A physical foremost

    The interest in this vehicle then lies mainly in its elegant line and exclusivity. Six times more expensive than a sedan at the time, it is even more so today. In theory at least, the hard part is to find a copy for sale. Because it is a self as one does more: handcrafted built with great care, sold for high prices to a select few rich, it represents a vision of the automobile endangered in the dawn of the sixties. A expertise now gone, as the audacity which enabled the launch of a model such as the DS...

    Although the vertical wand weighs just overall, the profile of the Coupé The Paris remains very elegant.

    Amusing detail, these deflectors borrow a room at the Renault 4CV.
    Placed behind the spare wheel, the 1911cm3 does not shine by its accessibility.
    We love its comfort, its rarity, its line, its stylish decor.
    We love the least exceeded engine, its bulk.

    As seats, against doors are entitled to a red leatherette covering the most beautiful effect. The doors, they are longer and wider than the sedan.

    While the space is less royal than in a sedan, but two adults can still travel comfortably in the back of this coupe.

    Besides the colours, nothing distinguishes inside the Coupé Le Paris, a DS of mass produced at the same time.

    The Paris Le Coupe is entitled to the new rear wings, 1959 arrivals, which allow changing the wheels ... without removing the wings.
    Although slightly down (back station!), Chest welcomes your luggage without problems and, more cautious, some tools...

    TECHNICAL DATA #1960 #Citroen-DS19-Chapron-Coupe Le Paris

    Engine 4 cylinder inline, longitudinal
    Displacement 1911cm3
    Fiscal power 11HP
    Max power DIN 75bhp at 4500rpm
    Torque DIN 137Nm at 3500rpm
    Food carburettor body double in the front wheel drive, Box hydraulic 4-speed (1st non-synchromesh)
    Brakes front / rear discs / drums
    Tires Front / Rear 165/400/155/400
    Dimensions L x W x H 4.80 x 1.79 x 1.45m
    Weight Approximately 200kg
    Top speed – more than 140kmh
    Acceleration NC 1000m D.A.
    Fuel consumption average 10-litres / 100km
    65-litres fuel tank
    Safe 500dm3

    Located behind the wheel, the gear lever also serves as a starter, when pressed to the left.

    Next to the glove box, the grid provides some air. From either side, coloured bands recall the two-tone bodywork.

    If the engine that drives the wipers were to falter, emergency lever, hidden under the dashboard, would manually operate the broom in front of the driver!
    • 1964 Citroën DS19 Concorde coupé - Sold for €110,000 - I think its maximum price for DS type cars for last years. But in 80s they coast a not lot of m1964 Citroën DS19 Concorde coupé - Sold for €110,000 - I think its maximum price for DS type cars for last years. But in 80s they coast a not lot of more than not new Ford Fiesta and VW Polo!  More ...
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    Anyone can restore a classic #Porsche , but only the bravest of petrol heads have the balls to modify one!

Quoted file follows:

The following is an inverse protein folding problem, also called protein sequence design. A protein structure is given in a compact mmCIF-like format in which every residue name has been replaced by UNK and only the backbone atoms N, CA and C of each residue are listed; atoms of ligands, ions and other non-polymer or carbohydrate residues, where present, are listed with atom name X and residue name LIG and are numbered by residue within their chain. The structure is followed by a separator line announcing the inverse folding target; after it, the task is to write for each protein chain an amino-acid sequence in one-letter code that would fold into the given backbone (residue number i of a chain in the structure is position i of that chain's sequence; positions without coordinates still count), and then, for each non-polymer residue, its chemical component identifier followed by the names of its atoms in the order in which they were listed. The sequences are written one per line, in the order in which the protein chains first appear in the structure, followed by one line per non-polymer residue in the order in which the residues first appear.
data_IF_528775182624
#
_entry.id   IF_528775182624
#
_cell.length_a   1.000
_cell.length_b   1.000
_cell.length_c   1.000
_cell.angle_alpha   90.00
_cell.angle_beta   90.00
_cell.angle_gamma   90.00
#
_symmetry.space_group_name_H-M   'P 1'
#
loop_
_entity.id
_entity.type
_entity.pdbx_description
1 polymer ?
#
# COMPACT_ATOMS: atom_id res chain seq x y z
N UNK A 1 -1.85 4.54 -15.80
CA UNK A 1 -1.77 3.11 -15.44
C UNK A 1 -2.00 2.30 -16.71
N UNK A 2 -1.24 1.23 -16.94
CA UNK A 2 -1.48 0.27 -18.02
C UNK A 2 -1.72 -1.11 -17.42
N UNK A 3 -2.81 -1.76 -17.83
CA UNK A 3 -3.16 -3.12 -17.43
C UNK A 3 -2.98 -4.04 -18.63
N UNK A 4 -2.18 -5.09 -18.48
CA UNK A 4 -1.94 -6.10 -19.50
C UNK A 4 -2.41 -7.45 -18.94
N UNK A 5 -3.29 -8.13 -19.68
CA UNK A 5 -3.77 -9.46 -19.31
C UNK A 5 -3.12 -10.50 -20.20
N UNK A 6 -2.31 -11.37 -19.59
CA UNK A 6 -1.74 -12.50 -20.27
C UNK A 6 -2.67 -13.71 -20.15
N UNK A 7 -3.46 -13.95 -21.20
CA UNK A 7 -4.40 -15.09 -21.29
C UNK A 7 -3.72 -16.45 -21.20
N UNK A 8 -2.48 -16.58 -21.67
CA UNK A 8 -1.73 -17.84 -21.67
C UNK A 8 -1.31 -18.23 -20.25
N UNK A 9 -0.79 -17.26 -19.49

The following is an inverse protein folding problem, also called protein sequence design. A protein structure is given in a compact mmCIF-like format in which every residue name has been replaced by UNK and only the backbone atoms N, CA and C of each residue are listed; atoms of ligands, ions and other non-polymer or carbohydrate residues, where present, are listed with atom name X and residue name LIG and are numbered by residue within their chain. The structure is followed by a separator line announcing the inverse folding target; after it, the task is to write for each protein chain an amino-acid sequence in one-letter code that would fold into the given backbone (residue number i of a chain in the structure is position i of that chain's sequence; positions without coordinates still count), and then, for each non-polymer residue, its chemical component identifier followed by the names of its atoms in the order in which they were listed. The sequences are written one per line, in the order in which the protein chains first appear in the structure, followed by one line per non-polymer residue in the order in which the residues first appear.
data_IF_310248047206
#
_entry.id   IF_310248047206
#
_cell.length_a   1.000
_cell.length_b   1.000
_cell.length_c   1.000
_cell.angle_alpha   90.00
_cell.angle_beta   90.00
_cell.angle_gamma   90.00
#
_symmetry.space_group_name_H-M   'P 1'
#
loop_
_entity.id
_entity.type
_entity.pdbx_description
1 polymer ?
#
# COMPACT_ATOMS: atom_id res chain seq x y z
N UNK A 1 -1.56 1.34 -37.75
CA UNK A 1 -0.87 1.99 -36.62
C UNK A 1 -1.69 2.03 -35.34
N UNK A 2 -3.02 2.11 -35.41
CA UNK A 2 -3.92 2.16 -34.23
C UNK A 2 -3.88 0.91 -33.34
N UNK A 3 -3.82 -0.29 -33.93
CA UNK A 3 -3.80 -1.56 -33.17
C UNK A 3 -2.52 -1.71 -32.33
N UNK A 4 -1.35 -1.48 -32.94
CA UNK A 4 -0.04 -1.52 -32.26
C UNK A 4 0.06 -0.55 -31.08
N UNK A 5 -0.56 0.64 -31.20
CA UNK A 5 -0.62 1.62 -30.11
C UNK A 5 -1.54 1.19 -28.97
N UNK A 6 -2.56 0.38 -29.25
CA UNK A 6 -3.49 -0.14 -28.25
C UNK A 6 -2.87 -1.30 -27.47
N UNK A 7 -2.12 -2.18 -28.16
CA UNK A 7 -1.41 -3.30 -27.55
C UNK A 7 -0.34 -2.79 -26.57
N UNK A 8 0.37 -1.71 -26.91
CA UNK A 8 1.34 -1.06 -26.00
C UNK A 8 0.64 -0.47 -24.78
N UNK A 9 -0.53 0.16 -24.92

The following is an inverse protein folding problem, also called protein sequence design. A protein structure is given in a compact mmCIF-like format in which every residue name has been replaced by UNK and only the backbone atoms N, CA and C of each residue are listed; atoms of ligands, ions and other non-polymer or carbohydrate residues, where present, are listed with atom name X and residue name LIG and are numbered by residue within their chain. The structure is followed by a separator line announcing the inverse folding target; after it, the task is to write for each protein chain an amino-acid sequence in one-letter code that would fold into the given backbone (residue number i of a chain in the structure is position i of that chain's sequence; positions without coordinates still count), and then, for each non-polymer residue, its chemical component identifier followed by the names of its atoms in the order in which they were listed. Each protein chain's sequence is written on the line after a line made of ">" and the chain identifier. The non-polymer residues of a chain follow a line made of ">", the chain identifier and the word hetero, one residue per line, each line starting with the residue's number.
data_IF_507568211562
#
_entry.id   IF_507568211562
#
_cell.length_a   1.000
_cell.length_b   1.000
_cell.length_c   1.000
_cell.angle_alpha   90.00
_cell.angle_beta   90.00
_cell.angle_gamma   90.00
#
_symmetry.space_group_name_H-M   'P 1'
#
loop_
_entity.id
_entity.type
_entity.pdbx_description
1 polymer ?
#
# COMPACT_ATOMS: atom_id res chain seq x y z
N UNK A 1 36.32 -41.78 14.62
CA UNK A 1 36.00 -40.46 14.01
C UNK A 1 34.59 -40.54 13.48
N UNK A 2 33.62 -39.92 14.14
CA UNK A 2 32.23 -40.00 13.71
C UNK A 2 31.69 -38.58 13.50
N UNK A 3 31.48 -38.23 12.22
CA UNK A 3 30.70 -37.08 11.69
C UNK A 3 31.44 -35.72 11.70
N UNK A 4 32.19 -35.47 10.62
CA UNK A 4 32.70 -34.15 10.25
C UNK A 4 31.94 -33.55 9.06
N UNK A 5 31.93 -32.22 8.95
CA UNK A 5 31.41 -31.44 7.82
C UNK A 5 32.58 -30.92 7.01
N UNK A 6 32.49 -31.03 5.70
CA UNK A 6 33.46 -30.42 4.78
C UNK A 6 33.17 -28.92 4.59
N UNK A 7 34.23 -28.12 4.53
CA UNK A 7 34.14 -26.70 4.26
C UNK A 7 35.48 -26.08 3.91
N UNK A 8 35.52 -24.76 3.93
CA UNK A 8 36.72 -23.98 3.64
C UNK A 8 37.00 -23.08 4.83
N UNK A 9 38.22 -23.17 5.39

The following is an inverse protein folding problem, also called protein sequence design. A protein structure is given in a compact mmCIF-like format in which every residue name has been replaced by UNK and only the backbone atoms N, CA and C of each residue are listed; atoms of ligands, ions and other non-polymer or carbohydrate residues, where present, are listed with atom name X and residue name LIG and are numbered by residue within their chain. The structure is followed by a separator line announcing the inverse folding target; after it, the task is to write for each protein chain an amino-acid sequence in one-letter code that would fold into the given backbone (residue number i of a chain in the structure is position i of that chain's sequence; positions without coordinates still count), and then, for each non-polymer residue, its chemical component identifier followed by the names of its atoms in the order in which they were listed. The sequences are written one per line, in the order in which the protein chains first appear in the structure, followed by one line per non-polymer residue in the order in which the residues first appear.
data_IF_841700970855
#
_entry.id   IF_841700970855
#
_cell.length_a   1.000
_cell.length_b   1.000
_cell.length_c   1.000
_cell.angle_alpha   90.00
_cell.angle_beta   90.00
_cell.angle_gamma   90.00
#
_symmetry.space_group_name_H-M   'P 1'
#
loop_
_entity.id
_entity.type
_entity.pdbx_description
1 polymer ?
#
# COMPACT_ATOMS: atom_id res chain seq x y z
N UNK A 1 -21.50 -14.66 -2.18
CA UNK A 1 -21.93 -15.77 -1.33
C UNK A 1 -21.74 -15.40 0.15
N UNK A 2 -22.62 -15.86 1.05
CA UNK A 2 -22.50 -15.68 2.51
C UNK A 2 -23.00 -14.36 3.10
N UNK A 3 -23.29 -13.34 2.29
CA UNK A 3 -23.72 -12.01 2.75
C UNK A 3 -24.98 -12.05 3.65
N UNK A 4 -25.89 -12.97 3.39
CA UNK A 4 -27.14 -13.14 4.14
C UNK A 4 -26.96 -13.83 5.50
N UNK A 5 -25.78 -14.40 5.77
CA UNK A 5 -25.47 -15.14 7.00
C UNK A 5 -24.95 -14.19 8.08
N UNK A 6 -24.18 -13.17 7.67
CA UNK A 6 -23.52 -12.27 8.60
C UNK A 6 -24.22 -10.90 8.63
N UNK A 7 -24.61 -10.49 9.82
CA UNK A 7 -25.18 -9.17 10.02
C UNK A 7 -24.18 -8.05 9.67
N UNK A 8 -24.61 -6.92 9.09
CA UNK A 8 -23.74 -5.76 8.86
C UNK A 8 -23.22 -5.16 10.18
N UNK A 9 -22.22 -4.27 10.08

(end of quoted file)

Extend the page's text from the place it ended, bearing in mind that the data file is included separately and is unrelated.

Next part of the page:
Words & Photos: Paul Knight

    At the recent Wanroij event in The Netherlands there was one car that really grabbed our attention. Parked by the side of the lake was this insanely-low #1960 #Porsche-356B (T5). We had to find out more, hence immediately set about tracking down the owner...

    The man in question turned out to be Marco Mulders from Eindhoven – a name we immediately recognised, as Marco is no stranger to the #VW (or Porsche) scene. Marco is a trained pilot but, when he’s not working (i.e. just recently), he takes time to tinker with ageing VWs. He told us, ‘I built my first VW around 15 years ago and have owned a whole range of Bugs, Buses and 356 replicas... all of them low, of course!’. Marco also produces fibreglass 356 Speedster and coupé body shells (clearly a clever and incredibly busy guy!), and his previous green/white 356 coupé replica with Polizei livery was a very well known car on the show circuit.

    But, replicas aside, Marco had long been hankering after a ‘real steel’ #Porsche-356 to turn into something radical hence asked a friend who restores original 356s if he’d keep his eye open for a suitable project. Amazingly, his friend explained that he had a car at his workshop, which might just fit the bill. The car in question was actually an old Dutch racecar with quite a colourful history, so Marco wasted no time and sealed the deal almost immediately!

    The car had been standing for some time and was a bit scruffy, but it had an original steel sliding sunroof (a very rare option) and Marco was keen to get involved in some metalwork, hence he sent the thing away to be sandblasted! Marco commented, ‘When it came back, it was perhaps a little worse than I first imagined, and I ended up replacing practically the entire lower 15cm of the car’. This included a complete floor and some modifications, such as a raised section of the rear transmission tunnel and some custom-made transmission mounts. We should explain at this point that Marco was planning to build a real groundscraper, hence he opted to fit a Beetle transmission, which has been raised a little higher than usual and is held in place with some custom-made mounts. You may also have noticed that the transmission shift-rod now runs above the tunnel and terminates at a custom-made shifter box, topped with an Empi trigger shifter.